## Viewing my data

### Quick review of our ticker data

Now let's check to see how many rows are in our dataset

`SELECT count(*) FROM ticker; SELECT symbol, min(tstamp), max(tstamp), count(*) FROM ticker GROUP BY symbol;`

You should have 60 rows of data spread across three symbols (ACME, GLOBEX, OSCORP) with 20 rows of data for each ticker symbol. Our ticker data for each symbol starts on April 1 and ends on April 20.

You can view the full data set using the following code:

`SELECT * FROM ticker ORDER BY symbol, tstamp;`

## Finding W-Patterns

First let’s start by using our normal stock ticker data set and searching for W-shaped patterns. Here is the code:

`SELECT symbol, first_x, last_z FROM ticker MATCH_RECOGNIZE ( PARTITION BY symbol ORDER BY tstamp MEASURES FIRST(x.tstamp) AS first_x, LAST(z.tstamp) AS last_z ONE ROW PER MATCH PATTERN (X+ Y+ W+ Z+) DEFINE X AS (price < PREV(price)), Y AS (price > PREV(price)), W AS (price < PREV(price)), Z AS (price > PREV(price))) WHERE symbol='OSCORP';`

For the symbol OSCORP we have matched two W-shapes: the first starts on 03-APR-11 and ends on 08-APR-11 and the second starts on 12-APR-11 and ends on 16-APR-11.

## Getting detailed feedback

### Line-by-line analysis of how MATCH_RECOGNIZE is working

Let's switch to displaying the more detailed report so that we can understand how the pattern is being applied to our ticker data set. First let's use the MATCH_NUMBER() function to see how many occurrences of our W-pattern are contained within the data set for OSCORP:

`SELECT symbol, tstamp, price, mn, first_x, last_z FROM ticker MATCH_RECOGNIZE ( PARTITION BY symbol ORDER BY tstamp MEASURES FIRST(x.tstamp) AS first_x, LAST(z.tstamp) AS last_z, MATCH_NUMBER() AS mn ALL ROWS PER MATCH OMIT EMPTY MATCHES PATTERN (X+ Y+ W+ Z+) DEFINE X AS (price < PREV(price)), Y AS (price > PREV(price)), W AS (price < PREV(price)), Z AS (price > PREV(price))) WHERE symbol='OSCORP';`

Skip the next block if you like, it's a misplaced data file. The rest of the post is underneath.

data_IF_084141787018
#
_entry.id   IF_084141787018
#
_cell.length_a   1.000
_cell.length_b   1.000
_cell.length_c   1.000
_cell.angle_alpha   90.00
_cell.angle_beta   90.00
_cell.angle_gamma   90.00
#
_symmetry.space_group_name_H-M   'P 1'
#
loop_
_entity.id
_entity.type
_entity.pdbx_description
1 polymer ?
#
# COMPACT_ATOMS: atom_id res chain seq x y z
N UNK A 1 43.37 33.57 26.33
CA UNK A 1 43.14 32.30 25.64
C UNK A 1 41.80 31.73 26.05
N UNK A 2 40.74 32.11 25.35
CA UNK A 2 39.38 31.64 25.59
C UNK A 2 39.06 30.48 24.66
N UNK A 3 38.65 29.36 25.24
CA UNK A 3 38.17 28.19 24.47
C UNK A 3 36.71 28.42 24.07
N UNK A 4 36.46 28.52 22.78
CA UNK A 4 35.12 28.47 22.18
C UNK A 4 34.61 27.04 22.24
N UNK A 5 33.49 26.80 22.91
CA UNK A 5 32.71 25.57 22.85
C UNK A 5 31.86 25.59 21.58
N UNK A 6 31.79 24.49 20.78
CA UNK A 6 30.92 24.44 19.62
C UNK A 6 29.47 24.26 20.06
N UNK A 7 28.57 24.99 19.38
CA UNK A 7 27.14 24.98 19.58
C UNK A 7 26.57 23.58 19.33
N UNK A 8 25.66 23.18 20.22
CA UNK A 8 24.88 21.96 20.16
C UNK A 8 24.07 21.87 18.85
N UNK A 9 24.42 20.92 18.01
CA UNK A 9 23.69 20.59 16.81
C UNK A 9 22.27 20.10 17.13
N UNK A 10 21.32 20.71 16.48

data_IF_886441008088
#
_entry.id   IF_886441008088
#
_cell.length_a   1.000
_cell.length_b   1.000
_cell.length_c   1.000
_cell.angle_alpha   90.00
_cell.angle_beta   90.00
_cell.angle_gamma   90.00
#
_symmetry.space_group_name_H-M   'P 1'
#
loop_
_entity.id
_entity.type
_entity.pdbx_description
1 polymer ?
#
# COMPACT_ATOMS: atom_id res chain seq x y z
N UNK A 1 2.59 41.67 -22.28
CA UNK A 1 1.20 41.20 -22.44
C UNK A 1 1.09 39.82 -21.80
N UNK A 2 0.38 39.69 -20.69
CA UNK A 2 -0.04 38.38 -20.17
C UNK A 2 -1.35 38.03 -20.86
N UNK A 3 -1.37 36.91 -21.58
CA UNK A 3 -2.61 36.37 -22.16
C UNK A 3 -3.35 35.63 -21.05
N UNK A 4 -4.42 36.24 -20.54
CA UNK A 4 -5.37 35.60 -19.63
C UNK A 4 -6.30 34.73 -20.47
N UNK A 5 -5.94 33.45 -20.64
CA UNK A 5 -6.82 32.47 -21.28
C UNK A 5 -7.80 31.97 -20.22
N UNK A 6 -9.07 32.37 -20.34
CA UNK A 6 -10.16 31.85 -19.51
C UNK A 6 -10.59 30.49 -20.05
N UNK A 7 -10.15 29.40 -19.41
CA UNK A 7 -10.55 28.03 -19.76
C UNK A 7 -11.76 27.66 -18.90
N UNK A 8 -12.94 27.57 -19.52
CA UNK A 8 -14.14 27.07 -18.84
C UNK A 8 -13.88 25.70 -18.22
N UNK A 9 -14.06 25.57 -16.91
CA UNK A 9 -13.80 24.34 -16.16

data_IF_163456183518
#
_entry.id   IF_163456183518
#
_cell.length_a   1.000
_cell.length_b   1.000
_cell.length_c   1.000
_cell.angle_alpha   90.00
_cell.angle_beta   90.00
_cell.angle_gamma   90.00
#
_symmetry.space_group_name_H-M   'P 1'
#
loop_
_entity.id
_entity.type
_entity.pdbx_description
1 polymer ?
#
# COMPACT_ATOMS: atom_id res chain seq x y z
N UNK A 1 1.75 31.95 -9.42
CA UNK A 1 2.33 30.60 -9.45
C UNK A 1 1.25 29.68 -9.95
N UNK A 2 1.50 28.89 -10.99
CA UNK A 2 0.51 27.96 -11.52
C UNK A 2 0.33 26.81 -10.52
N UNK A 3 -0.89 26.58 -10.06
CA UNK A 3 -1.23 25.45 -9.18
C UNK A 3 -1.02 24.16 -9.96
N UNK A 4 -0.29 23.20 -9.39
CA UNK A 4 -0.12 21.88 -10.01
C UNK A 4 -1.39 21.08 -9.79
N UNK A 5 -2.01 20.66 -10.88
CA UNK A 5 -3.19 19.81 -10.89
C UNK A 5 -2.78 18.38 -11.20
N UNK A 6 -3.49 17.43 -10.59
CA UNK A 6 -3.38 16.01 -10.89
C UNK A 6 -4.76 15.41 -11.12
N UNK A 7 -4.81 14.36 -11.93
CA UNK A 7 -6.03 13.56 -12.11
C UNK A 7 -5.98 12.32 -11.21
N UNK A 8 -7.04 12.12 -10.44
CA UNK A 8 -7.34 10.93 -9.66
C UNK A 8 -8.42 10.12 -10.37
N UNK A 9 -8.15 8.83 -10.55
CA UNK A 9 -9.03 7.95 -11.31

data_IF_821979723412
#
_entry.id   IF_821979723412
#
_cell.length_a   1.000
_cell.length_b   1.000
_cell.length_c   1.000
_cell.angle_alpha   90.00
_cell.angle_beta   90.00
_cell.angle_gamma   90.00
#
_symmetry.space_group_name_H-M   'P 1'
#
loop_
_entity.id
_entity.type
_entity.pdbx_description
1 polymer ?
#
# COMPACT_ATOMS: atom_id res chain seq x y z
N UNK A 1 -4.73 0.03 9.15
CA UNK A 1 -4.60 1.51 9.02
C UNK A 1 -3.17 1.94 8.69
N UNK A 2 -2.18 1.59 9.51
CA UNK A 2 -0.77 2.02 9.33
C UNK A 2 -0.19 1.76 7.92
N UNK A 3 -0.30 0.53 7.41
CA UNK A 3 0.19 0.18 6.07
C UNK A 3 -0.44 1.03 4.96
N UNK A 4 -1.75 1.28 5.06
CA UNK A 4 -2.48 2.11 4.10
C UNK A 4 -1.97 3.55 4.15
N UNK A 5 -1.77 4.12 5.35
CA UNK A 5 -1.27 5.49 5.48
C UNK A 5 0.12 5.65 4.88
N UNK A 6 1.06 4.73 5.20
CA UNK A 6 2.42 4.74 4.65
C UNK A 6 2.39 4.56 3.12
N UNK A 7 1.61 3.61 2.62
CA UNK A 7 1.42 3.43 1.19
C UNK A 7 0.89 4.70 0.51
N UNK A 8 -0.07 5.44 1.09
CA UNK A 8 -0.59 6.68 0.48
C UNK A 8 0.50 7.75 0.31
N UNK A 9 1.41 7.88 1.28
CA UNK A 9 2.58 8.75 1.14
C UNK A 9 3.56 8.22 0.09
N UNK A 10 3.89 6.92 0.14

What you should spot is that the MATCH_NUMBER() column, mn, contains a contiguous set of numbers. Our first W-shape which starts on 03-Apr-11 and the second W-shape starts on 12-Apr-11

## MATCH_NUMBER and Partition Boundaries

### What happens to the MATCH_NUMBER counter across partition boundaries

Using the code below we can see how MATCH_NUMBER() functions across the partition boundary, defined as the column symbol.

`SELECT symbol, tstamp, price, mn, first_x, last_z FROM ticker MATCH_RECOGNIZE ( PARTITION BY symbol ORDER BY tstamp MEASURES FIRST(x.tstamp) AS first_x, LAST(z.tstamp) AS last_z, MATCH_NUMBER() AS mn ALL ROWS PER MATCH OMIT EMPTY MATCHES PATTERN (X+ Y+ W+ Z+) DEFINE X AS (price < PREV(price)), Y AS (price > PREV(price)), W AS (price < PREV(price)), Z AS (price > PREV(price)));`

Note that we have removed the WHERE clause so that you can see the how the MATCH_NUMBER() sequencing is handled across partition boundaries - i.e. you should note that the match numbering starts at 1 within each symbol-based partition. For symbol ‘ACME’ we have one matched one W-shaped pattern and within the OSCORP partition we matched two W-shapes.

This shows that the MTACH_NUMBER() functions works independently within each partition.

## Non-contiguous set of matches?

### Is it possible to generate a non-contiguous set of MATCH_NUMBER()s?

Simple answer is yes - if the results contains

*empty matches*(there is a separate tutorial on this topic if you are unsure about the meaning of this specific term)Let's change the details of our pattern to search for zero or more matches by using the asterisk (*) quantifier

`SELECT symbol, tstamp, price, mn, first_x, last_z FROM ticker MATCH_RECOGNIZE ( PARTITION BY symbol ORDER BY tstamp MEASURES FIRST(x.tstamp) AS first_x, LAST(z.tstamp) AS last_z, MATCH_NUMBER() AS mn ALL ROWS PER MATCH OMIT EMPTY MATCHES PATTERN (X* Y* W* Z*) DEFINE X AS (price < PREV(price)), Y AS (price > PREV(price)), W AS (price < PREV(price)), Z AS (price > PREV(price))) WHERE symbol='OSCORP';`

We can now see that our results shows a non-contiguous sequence of matches returned by the MATCH_NUMBER() function. The reason for this is that we have excluded the empty matches (generated because we are using the asterisk (*) quantifier) by using the keywords

**OMIT EMPTY MATCHES**If we remove these keywords then we can see the full resultset:

`SELECT symbol, tstamp, price, mn, first_x, last_z FROM ticker MATCH_RECOGNIZE ( PARTITION BY symbol ORDER BY tstamp MEASURES FIRST(x.tstamp) AS first_x, LAST(z.tstamp) AS last_z, MATCH_NUMBER() AS mn ALL ROWS PER MATCH PATTERN (X* Y* W* Z*) DEFINE X AS (price < PREV(price)), Y AS (price > PREV(price)), W AS (price < PREV(price)), Z AS (price > PREV(price))) WHERE symbol='OSCORP';`

These unmatched rows still increments the MATCH_NUMBER() counter which is why in our previous example we saw the column mn start at the value 3.